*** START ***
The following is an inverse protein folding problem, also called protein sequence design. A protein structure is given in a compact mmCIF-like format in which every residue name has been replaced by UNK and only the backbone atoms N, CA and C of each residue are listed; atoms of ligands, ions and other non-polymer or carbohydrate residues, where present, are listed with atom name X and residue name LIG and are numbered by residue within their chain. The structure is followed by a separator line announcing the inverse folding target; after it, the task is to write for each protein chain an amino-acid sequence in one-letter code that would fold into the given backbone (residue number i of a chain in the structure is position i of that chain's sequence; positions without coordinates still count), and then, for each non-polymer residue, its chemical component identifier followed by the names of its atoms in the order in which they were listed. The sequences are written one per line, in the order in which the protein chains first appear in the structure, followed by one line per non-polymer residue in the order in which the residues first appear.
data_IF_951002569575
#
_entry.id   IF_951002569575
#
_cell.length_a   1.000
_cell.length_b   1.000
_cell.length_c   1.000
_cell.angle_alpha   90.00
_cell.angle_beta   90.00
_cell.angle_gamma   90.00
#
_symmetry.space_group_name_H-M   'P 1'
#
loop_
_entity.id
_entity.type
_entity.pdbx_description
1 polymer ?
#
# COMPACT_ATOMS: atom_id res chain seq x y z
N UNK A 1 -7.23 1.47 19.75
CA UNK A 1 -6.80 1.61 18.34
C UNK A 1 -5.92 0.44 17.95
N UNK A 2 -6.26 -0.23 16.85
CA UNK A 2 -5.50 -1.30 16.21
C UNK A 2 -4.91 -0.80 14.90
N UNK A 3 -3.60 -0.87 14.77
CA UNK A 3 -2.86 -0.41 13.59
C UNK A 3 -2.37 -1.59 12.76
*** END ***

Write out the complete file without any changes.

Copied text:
The following is an inverse protein folding problem, also called protein sequence design. A protein structure is given in a compact mmCIF-like format in which every residue name has been replaced by UNK and only the backbone atoms N, CA and C of each residue are listed; atoms of ligands, ions and other non-polymer or carbohydrate residues, where present, are listed with atom name X and residue name LIG and are numbered by residue within their chain. The structure is followed by a separator line announcing the inverse folding target; after it, the task is to write for each protein chain an amino-acid sequence in one-letter code that would fold into the given backbone (residue number i of a chain in the structure is position i of that chain's sequence; positions without coordinates still count), and then, for each non-polymer residue, its chemical component identifier followed by the names of its atoms in the order in which they were listed. The sequences are written one per line, in the order in which the protein chains first appear in the structure, followed by one line per non-polymer residue in the order in which the residues first appear.
data_IF_951002569575
#
_entry.id   IF_951002569575
#
_cell.length_a   1.000
_cell.length_b   1.000
_cell.length_c   1.000
_cell.angle_alpha   90.00
_cell.angle_beta   90.00
_cell.angle_gamma   90.00
#
_symmetry.space_group_name_H-M   'P 1'
#
loop_
_entity.id
_entity.type
_entity.pdbx_description
1 polymer ?
#
# COMPACT_ATOMS: atom_id res chain seq x y z
N UNK A 1 -7.23 1.47 19.75
CA UNK A 1 -6.80 1.61 18.34
C UNK A 1 -5.92 0.44 17.95
N UNK A 2 -6.26 -0.23 16.85
CA UNK A 2 -5.50 -1.30 16.21
C UNK A 2 -4.91 -0.80 14.90
N UNK A 3 -3.60 -0.87 14.77
CA UNK A 3 -2.86 -0.41 13.59
C UNK A 3 -2.37 -1.59 12.76